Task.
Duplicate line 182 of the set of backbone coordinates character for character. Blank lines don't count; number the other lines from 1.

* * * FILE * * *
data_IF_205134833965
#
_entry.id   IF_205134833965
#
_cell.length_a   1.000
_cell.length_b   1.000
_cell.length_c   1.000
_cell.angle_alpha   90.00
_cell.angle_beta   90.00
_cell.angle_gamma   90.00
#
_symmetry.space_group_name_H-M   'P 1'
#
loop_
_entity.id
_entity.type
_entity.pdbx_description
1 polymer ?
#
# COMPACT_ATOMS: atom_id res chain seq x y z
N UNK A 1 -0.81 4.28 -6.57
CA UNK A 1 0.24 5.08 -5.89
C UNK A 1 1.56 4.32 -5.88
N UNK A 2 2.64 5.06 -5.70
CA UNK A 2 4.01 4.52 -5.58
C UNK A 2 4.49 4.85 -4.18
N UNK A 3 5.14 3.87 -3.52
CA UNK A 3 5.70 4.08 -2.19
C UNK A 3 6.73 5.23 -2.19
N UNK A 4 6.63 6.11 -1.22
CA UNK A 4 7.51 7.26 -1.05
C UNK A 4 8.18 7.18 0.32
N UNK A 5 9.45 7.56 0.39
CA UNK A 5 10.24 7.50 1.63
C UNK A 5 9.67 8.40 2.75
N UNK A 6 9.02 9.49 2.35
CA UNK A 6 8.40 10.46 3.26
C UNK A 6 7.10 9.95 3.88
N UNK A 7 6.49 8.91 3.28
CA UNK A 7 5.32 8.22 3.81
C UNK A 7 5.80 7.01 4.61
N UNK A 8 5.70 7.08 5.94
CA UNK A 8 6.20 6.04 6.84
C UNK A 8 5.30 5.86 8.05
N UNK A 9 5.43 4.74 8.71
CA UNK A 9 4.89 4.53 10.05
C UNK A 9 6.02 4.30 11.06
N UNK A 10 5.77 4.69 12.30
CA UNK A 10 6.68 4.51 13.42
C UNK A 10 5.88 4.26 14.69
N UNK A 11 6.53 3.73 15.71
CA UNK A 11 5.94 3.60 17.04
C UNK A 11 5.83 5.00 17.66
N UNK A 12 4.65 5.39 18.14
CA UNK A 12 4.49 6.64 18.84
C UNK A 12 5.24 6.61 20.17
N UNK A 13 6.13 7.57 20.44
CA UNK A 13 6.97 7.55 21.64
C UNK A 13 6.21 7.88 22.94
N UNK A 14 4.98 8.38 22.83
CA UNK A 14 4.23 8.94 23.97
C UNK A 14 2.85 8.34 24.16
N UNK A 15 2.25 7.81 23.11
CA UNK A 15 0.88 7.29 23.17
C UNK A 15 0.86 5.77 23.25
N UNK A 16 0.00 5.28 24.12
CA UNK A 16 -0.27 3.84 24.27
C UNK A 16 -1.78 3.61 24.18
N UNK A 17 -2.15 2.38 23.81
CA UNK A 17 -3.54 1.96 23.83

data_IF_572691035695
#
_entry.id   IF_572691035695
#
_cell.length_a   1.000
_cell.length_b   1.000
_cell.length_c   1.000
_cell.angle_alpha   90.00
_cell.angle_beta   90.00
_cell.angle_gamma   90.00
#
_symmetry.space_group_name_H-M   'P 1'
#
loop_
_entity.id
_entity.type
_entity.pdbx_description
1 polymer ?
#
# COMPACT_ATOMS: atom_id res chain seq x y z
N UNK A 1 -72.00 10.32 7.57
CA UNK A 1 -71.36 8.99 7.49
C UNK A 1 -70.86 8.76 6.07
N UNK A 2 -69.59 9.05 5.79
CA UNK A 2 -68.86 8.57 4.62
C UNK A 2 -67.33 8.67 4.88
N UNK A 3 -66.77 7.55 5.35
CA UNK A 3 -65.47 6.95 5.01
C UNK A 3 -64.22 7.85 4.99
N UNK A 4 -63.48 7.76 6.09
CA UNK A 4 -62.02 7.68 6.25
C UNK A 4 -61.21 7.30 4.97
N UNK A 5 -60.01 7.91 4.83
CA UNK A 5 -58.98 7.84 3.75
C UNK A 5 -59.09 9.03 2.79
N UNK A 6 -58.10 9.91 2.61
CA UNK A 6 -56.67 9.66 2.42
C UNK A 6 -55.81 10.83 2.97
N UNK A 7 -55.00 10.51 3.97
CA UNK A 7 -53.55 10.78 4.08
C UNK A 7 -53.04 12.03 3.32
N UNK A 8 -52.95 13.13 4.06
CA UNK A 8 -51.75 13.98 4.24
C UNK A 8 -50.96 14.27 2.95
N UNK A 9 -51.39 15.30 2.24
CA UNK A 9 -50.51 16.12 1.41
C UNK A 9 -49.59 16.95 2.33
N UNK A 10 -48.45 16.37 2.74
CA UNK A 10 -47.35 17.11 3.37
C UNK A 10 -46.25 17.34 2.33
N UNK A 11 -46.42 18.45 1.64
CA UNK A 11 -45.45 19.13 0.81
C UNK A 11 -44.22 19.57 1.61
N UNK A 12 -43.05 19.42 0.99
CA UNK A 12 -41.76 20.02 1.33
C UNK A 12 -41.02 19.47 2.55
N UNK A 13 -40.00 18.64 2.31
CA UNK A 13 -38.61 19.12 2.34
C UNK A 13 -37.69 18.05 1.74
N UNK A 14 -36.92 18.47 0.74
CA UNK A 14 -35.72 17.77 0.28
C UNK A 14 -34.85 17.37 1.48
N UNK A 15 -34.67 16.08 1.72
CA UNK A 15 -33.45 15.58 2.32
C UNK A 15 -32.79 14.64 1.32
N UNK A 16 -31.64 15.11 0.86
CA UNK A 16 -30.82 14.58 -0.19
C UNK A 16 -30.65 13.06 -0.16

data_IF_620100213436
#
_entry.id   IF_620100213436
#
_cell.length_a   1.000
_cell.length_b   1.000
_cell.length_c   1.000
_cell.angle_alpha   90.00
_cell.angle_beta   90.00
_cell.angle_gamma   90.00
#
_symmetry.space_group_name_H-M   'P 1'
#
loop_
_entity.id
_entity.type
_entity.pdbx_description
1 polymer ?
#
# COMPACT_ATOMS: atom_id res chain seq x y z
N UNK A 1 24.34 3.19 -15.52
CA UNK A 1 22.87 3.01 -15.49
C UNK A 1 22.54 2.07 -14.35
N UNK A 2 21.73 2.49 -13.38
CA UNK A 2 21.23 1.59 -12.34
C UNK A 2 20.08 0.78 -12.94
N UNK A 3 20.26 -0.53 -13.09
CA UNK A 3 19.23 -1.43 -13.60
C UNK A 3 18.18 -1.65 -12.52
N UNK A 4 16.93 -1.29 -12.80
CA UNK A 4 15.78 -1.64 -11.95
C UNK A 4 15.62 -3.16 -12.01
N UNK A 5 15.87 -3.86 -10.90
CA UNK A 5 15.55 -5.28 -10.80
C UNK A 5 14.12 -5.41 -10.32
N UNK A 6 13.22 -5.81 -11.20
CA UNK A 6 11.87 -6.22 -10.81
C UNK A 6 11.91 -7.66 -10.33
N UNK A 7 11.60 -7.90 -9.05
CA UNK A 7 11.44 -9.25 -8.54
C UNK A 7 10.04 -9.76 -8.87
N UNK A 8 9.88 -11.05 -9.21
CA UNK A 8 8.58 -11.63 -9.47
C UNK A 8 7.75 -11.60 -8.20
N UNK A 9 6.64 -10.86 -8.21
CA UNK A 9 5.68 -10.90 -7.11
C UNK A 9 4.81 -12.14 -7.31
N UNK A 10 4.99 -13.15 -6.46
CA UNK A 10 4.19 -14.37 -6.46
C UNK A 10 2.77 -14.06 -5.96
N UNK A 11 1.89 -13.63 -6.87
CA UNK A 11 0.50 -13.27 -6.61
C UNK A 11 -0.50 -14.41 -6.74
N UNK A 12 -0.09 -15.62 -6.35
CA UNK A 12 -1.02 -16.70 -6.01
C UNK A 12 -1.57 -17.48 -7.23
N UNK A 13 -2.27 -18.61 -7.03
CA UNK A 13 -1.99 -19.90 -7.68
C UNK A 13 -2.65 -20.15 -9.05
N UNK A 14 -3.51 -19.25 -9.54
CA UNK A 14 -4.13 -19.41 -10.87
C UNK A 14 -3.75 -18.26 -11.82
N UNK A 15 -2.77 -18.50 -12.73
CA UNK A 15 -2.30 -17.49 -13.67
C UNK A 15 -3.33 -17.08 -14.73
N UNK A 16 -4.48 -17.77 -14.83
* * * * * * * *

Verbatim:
C UNK A 8 7.75 -11.60 -8.20